Magnetic resonance imaging (MRI) is a powerful tool that allows us to not only assess atrophic patterns associated with disease but to start to unravel the complex associations between regional tissue loss and specific clinical symptoms. Patterns of atrophy associated with frontotemporal dementia (FTD) and its clinical variants have been well described and studies have begun to demonstrate that different behavioral symptoms observed across the FTD spectrum have different anatomical loci.1-6 Changes in one’s eating behavior is a behavioral feature that is particularly hard to measure and, hence, to study accurately with neuroimaging. This could involve the tendency to overeat or cram food in the mouth, indiscriminate eating, oral exploration of inanimate objects, increased selectivity in food choices, or a preference for sweet foods.7 These behaviors are typically best captured with caregiver questionnaires since a loss of insight results in an underestimation of the presence and severity of the behaviors by the patient. These questionnaires are not perfect, however, and are limited by problems with overestimation or underestimation. In addition, the reduced quantitative scale often inherent to these questionnaires (eg, 4-point scale of normal, mild, moderate, severe) can also make neuroimaging analyses difficult.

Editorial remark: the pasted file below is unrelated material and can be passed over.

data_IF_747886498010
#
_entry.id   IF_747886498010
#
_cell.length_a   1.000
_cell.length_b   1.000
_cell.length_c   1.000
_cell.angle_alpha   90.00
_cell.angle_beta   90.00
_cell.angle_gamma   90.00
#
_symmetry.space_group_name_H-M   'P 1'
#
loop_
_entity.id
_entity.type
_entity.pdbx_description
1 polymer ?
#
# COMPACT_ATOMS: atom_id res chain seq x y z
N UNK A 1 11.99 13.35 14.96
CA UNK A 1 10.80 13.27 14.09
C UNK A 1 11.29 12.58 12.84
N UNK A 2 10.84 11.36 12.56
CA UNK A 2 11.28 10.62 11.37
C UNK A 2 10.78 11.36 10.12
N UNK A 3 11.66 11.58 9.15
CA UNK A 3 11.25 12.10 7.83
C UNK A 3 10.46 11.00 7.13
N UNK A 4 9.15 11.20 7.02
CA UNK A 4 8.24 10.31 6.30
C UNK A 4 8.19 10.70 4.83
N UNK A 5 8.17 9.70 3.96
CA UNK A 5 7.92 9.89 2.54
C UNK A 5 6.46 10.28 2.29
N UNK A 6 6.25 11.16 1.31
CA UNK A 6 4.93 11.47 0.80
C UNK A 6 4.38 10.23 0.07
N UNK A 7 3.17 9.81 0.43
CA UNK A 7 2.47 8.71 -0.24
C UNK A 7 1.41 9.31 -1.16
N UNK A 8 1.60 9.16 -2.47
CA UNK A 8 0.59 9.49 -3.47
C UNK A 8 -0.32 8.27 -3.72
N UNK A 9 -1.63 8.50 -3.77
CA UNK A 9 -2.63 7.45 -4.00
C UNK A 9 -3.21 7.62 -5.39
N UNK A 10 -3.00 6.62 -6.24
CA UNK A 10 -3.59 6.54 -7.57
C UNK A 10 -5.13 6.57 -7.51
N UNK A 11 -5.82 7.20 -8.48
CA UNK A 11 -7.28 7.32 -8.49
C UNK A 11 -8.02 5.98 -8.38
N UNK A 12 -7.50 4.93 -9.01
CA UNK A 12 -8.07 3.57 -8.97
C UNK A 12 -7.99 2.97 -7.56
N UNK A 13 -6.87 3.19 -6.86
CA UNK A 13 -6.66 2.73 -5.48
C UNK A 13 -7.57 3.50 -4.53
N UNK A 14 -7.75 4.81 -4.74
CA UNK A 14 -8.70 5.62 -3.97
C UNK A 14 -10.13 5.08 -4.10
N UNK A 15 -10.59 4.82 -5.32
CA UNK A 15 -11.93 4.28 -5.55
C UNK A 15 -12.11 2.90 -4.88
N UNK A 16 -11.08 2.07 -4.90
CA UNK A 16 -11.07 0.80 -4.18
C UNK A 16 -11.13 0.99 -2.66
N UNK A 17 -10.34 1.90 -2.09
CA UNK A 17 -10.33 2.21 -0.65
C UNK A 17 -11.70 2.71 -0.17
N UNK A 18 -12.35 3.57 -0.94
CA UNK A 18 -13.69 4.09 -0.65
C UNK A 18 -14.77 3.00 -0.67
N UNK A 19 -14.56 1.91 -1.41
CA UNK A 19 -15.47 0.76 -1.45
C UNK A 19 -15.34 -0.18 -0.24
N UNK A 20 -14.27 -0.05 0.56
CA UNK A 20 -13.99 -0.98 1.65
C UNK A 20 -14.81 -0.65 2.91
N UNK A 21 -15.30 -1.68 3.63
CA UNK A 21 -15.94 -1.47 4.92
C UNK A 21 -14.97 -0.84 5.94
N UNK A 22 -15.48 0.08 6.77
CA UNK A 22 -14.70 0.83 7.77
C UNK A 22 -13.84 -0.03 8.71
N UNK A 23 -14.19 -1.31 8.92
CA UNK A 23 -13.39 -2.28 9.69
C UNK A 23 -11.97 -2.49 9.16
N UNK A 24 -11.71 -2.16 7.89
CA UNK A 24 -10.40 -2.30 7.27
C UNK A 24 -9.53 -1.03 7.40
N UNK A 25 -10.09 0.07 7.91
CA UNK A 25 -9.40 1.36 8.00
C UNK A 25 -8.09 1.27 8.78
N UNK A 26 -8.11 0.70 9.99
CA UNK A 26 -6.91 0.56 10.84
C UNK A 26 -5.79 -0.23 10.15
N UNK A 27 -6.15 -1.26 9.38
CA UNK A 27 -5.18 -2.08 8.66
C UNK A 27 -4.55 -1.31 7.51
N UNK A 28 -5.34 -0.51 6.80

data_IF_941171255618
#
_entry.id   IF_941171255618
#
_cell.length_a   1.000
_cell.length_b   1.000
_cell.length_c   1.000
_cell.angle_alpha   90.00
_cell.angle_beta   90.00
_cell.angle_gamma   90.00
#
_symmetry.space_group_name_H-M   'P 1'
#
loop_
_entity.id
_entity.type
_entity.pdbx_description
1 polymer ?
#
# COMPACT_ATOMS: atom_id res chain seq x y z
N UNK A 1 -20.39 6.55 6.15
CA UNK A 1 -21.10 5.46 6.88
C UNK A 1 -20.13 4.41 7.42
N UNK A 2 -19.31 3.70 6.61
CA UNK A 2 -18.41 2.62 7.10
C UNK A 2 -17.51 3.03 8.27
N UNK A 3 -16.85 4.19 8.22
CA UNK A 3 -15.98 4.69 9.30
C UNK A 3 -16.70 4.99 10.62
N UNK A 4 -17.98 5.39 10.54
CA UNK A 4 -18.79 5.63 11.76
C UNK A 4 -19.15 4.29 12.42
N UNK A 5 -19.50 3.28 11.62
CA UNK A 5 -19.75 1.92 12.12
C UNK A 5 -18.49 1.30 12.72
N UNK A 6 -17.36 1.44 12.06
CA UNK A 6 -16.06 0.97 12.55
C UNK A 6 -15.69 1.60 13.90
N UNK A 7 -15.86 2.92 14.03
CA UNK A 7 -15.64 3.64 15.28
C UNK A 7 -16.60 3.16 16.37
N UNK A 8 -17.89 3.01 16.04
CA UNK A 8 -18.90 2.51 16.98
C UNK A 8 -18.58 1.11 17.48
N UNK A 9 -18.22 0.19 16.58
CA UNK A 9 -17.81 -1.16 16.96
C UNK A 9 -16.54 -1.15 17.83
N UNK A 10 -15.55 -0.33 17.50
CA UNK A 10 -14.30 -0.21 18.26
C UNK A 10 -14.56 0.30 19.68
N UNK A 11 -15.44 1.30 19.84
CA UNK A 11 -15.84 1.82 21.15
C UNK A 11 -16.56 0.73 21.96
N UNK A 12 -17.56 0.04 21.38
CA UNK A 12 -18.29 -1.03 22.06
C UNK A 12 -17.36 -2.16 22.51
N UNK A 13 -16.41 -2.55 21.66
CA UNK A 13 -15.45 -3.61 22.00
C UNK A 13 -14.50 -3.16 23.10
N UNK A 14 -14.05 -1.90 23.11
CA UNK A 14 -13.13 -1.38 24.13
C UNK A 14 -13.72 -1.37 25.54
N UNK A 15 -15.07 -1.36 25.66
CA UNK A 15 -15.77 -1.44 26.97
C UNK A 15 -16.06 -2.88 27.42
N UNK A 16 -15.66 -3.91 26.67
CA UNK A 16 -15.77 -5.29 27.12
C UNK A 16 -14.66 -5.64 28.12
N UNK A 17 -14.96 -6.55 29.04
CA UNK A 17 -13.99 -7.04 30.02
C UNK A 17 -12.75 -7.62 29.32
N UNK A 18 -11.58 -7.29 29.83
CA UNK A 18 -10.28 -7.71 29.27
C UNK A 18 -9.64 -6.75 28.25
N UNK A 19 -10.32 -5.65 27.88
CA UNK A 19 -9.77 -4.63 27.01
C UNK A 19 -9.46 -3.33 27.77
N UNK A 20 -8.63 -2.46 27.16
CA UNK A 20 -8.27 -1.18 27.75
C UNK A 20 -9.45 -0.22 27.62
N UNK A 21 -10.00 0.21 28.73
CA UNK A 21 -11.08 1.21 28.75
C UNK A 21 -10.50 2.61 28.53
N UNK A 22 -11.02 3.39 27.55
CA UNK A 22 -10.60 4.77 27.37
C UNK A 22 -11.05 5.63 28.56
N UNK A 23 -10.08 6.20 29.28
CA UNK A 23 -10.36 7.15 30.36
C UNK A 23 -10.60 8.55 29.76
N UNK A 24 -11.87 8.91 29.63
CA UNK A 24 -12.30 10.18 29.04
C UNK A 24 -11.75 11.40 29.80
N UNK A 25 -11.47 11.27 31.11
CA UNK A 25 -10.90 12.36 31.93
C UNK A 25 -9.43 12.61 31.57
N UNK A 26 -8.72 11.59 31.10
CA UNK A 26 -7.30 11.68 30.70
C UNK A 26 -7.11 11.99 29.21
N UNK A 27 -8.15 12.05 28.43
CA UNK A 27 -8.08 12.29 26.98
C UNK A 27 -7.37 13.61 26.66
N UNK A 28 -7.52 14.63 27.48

Whitwell JL. Uncovering Neuroanatomical Networks Responsible for Abnormal Eating Behavior in Frontotemporal Dementia. JAMA Neurol. 2016;73(3):267–268. doi:10.1001/jamaneurol.2015.4496
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